As the curator of the Found Tumblr, I often find myself lost in the pages of history when searching through the National Geographic archives. You might not know this, but National Geographic was one of the first publications to have photographs on its pages. Our first photograph was an engraving of a topographic map in 1889, just one year after our founding in 1888. The archive contains photos unlike many others taken during the 1800s and early 1900s. When staged family portraits and celebrity pinups were the norm, National Geographic staked its claim as a forbearer of modern photojournalism, capturing daily life one frame at a time.
I’m often attracted to images that have what I call “good energy”—bright colors, a surprising scene, and a hint of excitement. Here I share a few of my favorites from Abu Dhabi, South Dakota, France, Romania, and more.When you see Mount Rushmore, it’s hard to imagine what it might have looked like while it was being built. Well, now you know what TJ looked like when he was getting his eyelashes put on. This photograph is awe-inducing, which is the best ingredient for any photograph.
Little did they know in 1988 that cat cafés would become popular today. I wouldn’t mind having a table companion like “Caramel” every once in a while. This photograph captures the magical mood of Paris’s cafe culture on a quiet evening.I appreciate photographs that do a great job of capturing a large landscape. Usually this is done by including a smaller object or person to reveal the scale. In this photograph, the red sail boat pierces through a brown landscape and is the perfect reminder that, yes, that rock wall is massive.This photograph isn’t particularly complex, but these swollen-eyed goldfish seem to be infused with fun and capture a small everyday moment.There are many photographs in our archives that are reminiscent of paintings, but this one in particular reminds me of a painting of a diner by Edward Hopper. The fast food signage contrasts with the clientele and glowing 70s lampshades inside. This whirlpool sure looks like a lot of fun. The Greek statues, blue-green tile, and funny goggles make this photograph feel like it’s a scene from a Wes Anderson film.This photograph has an air of mystery to it. What are the people staring at? Why is the sky lit up? It harkens back to a different era—one where atomic bomb tests near the leisure town of Las Vegas were commonplace.Did you know that sphinxes could get a facelift? Neither did I. The cast of characters standing around as the face gets lifted out feels right out of an Indiana Jones film. I feel transported into this historic moment.This photograph brings together many elements into one stunning landscape. The castle in the background and dramatic sky make it feel out of a fairy tale, but then you look closer and see the gritty machinery, which gives off a dystopian vibe.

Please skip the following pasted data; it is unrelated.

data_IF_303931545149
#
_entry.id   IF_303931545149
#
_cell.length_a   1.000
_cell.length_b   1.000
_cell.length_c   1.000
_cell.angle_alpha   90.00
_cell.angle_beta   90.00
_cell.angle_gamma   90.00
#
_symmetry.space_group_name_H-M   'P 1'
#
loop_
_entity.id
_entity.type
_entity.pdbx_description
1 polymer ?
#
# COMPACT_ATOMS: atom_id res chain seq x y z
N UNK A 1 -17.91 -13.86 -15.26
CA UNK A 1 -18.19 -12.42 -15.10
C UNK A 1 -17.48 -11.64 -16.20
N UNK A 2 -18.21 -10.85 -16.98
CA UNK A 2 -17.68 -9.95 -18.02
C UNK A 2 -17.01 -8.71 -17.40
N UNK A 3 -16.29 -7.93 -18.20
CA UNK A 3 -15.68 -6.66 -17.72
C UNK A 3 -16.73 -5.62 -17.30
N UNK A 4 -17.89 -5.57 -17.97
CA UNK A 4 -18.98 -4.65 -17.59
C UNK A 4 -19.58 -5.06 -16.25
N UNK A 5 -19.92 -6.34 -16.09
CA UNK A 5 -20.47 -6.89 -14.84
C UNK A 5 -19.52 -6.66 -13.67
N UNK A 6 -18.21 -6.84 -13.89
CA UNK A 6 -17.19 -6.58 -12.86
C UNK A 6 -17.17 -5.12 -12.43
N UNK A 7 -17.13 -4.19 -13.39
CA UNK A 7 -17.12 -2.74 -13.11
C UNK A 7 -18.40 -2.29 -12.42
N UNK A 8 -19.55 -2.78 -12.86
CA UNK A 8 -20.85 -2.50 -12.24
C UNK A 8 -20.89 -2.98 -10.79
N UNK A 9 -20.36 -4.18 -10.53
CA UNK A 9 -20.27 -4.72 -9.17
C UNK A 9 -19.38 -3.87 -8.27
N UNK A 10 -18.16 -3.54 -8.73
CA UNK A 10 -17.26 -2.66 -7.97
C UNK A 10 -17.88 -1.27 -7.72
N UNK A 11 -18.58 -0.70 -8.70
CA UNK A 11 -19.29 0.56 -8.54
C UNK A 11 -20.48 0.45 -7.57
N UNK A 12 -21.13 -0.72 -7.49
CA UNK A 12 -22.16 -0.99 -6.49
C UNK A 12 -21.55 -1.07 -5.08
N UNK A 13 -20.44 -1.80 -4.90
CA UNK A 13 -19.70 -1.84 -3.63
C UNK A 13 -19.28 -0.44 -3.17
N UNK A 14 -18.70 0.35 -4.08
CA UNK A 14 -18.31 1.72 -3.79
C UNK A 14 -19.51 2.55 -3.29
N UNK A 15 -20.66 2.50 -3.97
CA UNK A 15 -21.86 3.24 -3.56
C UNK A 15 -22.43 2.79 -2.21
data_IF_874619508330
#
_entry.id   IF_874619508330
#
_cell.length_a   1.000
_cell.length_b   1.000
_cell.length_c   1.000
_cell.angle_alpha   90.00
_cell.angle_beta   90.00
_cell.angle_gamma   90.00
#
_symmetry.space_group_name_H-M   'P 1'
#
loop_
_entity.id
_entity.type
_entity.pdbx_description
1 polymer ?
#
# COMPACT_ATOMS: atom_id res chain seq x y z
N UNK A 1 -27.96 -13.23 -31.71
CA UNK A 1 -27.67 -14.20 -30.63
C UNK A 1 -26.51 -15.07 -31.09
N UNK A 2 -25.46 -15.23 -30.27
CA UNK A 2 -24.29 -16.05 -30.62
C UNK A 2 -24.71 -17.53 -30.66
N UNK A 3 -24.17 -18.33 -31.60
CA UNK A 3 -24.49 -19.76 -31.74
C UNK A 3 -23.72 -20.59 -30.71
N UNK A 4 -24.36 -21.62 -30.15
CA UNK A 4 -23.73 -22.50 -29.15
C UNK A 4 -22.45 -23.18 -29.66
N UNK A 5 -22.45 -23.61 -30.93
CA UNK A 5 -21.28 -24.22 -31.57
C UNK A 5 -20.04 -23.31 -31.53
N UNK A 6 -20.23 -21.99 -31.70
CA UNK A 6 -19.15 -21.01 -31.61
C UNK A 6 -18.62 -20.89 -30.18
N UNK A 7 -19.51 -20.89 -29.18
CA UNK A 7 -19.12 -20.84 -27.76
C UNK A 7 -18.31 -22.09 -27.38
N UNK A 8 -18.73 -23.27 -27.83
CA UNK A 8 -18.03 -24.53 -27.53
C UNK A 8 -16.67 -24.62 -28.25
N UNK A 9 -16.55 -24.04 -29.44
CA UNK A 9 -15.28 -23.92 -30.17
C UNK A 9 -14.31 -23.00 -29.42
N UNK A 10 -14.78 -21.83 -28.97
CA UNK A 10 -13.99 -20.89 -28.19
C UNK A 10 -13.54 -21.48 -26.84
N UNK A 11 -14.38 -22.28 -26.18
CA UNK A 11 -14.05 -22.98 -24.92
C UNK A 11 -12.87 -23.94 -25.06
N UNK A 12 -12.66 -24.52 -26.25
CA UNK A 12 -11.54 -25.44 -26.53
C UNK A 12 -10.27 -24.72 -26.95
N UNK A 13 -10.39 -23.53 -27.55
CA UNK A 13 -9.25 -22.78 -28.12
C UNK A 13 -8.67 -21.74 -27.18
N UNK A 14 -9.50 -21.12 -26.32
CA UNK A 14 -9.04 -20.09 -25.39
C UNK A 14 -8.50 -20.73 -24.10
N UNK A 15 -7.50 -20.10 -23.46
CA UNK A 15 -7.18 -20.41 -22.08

Janna Dotschkal curates the National Geographic Found Tumblr. Follow her on Twitter and Instagram.